Municipio XII – Monte Verde 140,996 73.12 1,928
Municipio XIII – Aurelia 133,813 68.70 1,949
Municipio XIVMonte Mario 190,513 131.30 1,451
Municipio XV – Cassia/Flaminia 158,561 186.70 849

Presidents of the municipiEdit

For the current legislature (2016–2021), presidents of Rome's municipi are:

N. President Party Mayoral
majority
I Sabrina Alfonsi PD
II Francesca Del Bello PD
III Giovanni Caudo PD
IV Roberta Della Casa M5S  Y
V Giovanni Boccuzzi M5S  Y
VI Roberto Romanella M5S  Y
VII Monica Lozzi M5S  Y
VIII Amedeo Ciaccheri SI
IX Dario D'Innocenti M5S  Y
X Giuliana Di Pillo M5S  Y
XI Mario Torelli M5S  Y
XII Silvana Crescimanno M5S  Y
XIII Giuseppina Castagnetta M5S  Y
XIV Alfredo Campagna M5S  Y
XV Stefano Simonelli M5S  Y

Urban subdivision of RomeEdit

The comune of Rome is also composed of 155 urban zones (zone urbanistiche), conceived as a subdivision of the municipi, which were established in 1977 for statistical and city planning purposes on the basis of urban homogeneity criteria. Boundaries were drafted taking account of the discontinuities in Rome's urban pattern The urban zones are identified by an alphanumeric code that consists of a letter and of the number of the municipio where the zone was located: indeed, the municipi were reduced from 20 to 15 in 2013, but the alphanumeric codes were not revised.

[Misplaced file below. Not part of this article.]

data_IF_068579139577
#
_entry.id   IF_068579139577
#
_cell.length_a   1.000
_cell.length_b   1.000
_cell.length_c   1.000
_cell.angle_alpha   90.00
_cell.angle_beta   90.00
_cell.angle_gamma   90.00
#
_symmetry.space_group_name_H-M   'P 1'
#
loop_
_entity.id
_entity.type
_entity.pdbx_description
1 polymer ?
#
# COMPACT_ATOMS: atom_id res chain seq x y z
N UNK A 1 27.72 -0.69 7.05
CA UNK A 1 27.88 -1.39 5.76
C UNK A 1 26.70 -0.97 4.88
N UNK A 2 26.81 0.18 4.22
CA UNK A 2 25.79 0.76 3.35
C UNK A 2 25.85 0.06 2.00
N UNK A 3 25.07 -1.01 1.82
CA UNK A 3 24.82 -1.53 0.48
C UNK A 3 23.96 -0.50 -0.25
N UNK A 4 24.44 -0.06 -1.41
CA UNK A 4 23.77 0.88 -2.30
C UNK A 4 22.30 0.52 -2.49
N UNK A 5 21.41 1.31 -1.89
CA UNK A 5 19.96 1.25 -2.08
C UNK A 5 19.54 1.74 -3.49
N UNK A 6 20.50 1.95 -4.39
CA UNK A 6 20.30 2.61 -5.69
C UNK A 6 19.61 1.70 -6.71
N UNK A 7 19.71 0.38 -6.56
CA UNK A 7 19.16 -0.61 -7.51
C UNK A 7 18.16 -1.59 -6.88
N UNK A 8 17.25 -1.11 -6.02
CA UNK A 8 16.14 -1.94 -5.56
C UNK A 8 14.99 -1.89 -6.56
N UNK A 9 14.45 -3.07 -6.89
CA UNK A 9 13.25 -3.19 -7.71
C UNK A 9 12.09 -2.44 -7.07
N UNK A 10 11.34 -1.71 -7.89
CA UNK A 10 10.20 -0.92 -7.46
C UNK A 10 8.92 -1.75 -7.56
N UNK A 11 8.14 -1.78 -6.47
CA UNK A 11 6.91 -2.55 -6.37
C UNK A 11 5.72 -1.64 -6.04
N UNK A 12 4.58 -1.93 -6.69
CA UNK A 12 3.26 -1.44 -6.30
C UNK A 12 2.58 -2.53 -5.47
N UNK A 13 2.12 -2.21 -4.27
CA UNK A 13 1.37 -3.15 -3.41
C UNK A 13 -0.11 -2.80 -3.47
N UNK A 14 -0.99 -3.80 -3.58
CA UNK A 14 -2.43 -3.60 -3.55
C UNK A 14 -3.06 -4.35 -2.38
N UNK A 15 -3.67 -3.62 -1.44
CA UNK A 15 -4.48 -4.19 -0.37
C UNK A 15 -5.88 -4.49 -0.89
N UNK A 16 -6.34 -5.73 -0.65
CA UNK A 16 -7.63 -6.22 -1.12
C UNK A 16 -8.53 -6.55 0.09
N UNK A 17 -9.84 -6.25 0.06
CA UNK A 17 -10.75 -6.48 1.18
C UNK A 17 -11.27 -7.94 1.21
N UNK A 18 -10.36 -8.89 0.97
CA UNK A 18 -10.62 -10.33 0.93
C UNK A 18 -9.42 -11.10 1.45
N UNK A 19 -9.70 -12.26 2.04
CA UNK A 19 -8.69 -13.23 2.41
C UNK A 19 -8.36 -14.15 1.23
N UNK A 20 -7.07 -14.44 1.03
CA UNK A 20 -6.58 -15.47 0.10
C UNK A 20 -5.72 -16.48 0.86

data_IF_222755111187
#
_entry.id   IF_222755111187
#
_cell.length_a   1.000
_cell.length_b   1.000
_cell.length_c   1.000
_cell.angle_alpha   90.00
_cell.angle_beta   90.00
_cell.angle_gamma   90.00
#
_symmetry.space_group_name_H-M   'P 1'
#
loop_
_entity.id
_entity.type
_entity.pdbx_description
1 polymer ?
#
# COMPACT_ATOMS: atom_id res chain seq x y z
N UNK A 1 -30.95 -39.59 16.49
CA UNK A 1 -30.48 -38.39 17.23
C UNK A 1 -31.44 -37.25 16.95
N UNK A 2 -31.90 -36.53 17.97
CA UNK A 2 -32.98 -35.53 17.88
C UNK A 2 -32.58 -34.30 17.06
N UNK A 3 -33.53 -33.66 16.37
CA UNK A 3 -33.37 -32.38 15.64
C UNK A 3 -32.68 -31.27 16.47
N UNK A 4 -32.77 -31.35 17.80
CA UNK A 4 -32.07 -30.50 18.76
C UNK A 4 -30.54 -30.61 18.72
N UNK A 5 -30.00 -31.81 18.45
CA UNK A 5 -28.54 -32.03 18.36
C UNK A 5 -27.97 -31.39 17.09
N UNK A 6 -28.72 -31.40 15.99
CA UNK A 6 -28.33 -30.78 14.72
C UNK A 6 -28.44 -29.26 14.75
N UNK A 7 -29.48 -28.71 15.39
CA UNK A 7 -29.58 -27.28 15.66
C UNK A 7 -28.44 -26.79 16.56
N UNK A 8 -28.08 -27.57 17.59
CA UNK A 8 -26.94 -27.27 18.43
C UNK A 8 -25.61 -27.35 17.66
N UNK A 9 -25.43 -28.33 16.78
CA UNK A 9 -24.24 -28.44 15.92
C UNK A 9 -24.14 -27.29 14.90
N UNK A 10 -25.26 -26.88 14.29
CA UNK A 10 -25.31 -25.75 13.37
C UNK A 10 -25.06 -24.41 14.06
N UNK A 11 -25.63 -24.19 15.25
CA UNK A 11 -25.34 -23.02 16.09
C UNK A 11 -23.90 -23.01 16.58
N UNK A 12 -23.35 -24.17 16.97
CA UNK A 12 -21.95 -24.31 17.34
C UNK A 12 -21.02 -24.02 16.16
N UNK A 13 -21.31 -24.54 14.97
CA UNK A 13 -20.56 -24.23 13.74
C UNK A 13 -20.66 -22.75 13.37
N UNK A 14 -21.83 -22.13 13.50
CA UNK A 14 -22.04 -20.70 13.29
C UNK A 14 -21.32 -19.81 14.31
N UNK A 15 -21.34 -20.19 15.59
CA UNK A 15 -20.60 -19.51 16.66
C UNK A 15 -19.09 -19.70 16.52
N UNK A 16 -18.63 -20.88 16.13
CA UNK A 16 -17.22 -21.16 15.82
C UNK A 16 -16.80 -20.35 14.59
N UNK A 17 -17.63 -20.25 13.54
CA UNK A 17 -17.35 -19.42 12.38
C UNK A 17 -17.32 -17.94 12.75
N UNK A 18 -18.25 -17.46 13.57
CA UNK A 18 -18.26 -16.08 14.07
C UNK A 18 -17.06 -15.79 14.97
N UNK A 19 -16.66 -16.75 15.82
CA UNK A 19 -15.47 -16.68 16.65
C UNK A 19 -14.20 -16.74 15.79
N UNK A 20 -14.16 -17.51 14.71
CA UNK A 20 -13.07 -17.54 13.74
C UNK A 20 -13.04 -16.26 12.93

Historical subdivisions of RomeEdit

 
Map of the subdivisions of Rome:
  rioni (districts)
  quartieri (neighborhoods)
  suburbi (suburbs)
  zone dell'Agro romano (areas of Agro romano)

Rome is also divided into 116 non-administrative units, called comprensori toponomastici (toponymic districts), which are organized into four groups:

  • 22 rioni located in the historic centre of the city, mostly within the Aurelian Walls, except for Prati and Borgo;
  • 35 quartieri surrounding the historic centre of Rome outside the Aurelian Walls;
  • 6 suburbi located in the suburban area of the city;
  • 53 zone in the countryside of the comune.

List of historic Rioni in Rome's centreEdit

The rioni originate from the Regiones of ancient Rome, which evolved in the Middle Ages into the medieval rioni.[3] In the Renaissance, under Pope Sixtus V, they reached again the number of fourteen, and their boundaries were finally defined under Pope Benedict XIV in 1743.